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Displaying: 1-20 of 39 documents


1. The Journal of Philosophy: Volume > 117 > Issue: 10
Jessica Isserow Moral Worth: Having It Both Ways
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It is commonly recognized that one can act rightly without being praiseworthy for doing so. Those who act rightly from ignoble motives, for instance, do not strike us as fitting targets of moral praise; their actions seem to lack moral worth. Though there is broad agreement that only certain kinds of motives confer moral worth on our actions, there is disagreement as to which ones are up to the task. Many theorists confine themselves to two possibilities: praiseworthy agents are thought to be motivated by either (1) the consideration that their actions are morally right, or (2) the considerations that explain why their actions are morally right (where the ‘or’ is exclusive). Though there is an important element of truth in these proposals, each has limited explanatory purchase. In this paper, I develop a pluralist conception of moral worth that acknowledges both sorts of motives as grounds for moral praise.
2. The Journal of Philosophy: Volume > 117 > Issue: 10
Michael J. Raven Is Logic Out of This World?
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Is logic out of this world? This elusive question reveals a tension in our thinking about the basis of logic: both worldly and unworldly answers get something right and yet they conflict. My aim is to clarify the question and explore a conciliatory answer. I focus on a characterization of unworldliness in terms of ground. This allows for a distinction between proximal and distal unworldliness. That in turn reconfigures our approach to the question. It may now be taken as asking for the proximal or the distal basis of logic. This helps alleviate the tension because the answer for the one need not conflict with a different answer for the other. I explore a case study culminating in an illustration of how a logical truth may indeed be proximally worldly but distally unworldly. I conclude by considering some potential extensions.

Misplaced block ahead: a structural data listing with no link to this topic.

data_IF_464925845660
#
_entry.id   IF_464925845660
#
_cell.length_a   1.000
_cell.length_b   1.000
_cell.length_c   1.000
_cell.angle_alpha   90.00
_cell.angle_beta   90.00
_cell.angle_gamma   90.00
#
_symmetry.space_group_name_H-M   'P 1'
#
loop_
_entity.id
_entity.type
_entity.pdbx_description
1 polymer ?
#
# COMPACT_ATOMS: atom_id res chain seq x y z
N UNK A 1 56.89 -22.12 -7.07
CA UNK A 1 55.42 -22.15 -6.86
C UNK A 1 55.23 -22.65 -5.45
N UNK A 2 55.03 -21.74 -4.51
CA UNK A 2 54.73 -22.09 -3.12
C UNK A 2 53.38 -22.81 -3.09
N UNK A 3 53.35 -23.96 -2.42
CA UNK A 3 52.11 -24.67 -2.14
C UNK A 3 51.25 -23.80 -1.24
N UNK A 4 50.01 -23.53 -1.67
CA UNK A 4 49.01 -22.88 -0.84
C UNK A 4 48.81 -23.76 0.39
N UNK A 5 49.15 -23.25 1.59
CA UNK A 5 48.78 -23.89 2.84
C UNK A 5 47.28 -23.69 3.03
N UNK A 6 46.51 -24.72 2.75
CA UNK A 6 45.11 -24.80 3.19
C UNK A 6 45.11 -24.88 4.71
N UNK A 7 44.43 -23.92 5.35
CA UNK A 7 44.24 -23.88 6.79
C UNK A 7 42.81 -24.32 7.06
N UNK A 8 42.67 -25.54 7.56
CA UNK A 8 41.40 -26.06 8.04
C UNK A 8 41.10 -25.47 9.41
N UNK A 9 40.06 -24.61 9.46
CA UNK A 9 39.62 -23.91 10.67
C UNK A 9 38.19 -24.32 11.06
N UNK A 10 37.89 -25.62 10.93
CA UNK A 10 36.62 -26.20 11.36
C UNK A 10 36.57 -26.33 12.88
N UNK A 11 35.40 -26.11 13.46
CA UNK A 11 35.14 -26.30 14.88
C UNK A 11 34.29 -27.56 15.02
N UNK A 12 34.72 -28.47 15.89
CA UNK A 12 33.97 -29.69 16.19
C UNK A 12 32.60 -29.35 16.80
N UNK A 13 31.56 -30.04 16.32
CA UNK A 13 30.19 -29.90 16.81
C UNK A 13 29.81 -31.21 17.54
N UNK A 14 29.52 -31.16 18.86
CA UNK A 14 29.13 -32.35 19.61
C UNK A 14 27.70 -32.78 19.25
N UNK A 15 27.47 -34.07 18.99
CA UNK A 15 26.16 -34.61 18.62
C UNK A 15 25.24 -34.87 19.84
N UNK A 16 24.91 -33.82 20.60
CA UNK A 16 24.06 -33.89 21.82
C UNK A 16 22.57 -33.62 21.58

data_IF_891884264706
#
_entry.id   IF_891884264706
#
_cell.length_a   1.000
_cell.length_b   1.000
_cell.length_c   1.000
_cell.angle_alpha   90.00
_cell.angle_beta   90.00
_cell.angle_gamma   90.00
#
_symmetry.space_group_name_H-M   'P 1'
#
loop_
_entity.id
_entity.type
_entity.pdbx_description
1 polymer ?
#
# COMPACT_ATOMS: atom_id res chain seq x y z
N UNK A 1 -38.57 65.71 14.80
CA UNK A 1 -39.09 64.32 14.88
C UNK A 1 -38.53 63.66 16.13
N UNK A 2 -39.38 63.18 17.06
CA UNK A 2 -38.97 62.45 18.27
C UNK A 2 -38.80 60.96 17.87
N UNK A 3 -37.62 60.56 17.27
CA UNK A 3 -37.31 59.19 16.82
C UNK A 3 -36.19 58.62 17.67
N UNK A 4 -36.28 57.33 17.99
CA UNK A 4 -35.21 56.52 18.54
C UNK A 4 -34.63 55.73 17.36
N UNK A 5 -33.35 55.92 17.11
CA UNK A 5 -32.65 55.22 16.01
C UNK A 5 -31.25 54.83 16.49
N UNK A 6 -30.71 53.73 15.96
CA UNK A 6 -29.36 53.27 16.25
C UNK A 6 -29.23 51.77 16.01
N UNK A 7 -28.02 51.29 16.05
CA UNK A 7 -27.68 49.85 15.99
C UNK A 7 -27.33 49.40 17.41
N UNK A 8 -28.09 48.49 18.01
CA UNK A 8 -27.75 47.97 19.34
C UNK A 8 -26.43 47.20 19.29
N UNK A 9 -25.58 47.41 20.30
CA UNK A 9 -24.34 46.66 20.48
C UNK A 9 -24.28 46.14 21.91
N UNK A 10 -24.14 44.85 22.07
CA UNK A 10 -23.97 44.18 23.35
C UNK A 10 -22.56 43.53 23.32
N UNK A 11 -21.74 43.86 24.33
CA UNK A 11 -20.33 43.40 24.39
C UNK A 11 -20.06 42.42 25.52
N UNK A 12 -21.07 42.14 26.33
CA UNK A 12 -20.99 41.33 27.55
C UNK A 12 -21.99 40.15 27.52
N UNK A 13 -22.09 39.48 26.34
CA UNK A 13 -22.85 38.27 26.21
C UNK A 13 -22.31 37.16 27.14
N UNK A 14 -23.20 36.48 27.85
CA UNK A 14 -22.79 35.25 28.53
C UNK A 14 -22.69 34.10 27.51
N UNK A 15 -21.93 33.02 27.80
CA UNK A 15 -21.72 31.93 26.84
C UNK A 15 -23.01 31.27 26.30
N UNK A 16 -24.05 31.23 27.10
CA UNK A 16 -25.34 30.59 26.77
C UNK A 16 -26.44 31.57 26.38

3. The Journal of Philosophy: Volume > 117 > Issue: 10
Johan E. Gustafsson, Wlodek Rabinowicz A Simpler, More Compelling Money Pump with Foresight
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One might think that money pumps directed at agents with cyclic preferences can be avoided by foresight. This view was challenged two decades ago by the discovery of a money pump with foresight, which works against agents who use backward induction. But backward induction implausibly assumes that the agent would act rationally and retain her trust in her future rationality even at choice nodes that could only be reached if she were to act irrationally. This worry does not apply to BI-terminating decision problems, where at each choice node backward induction prescribes a move that terminates further action. For BI-terminating decision problems, it is enough to assume that rationality and trust in rationality are retained at choice nodes reachable by rational moves. The old money pump with foresight was not BI-terminating. In this paper, we present a new money pump with foresight, one that is both BI-terminating and considerably simpler.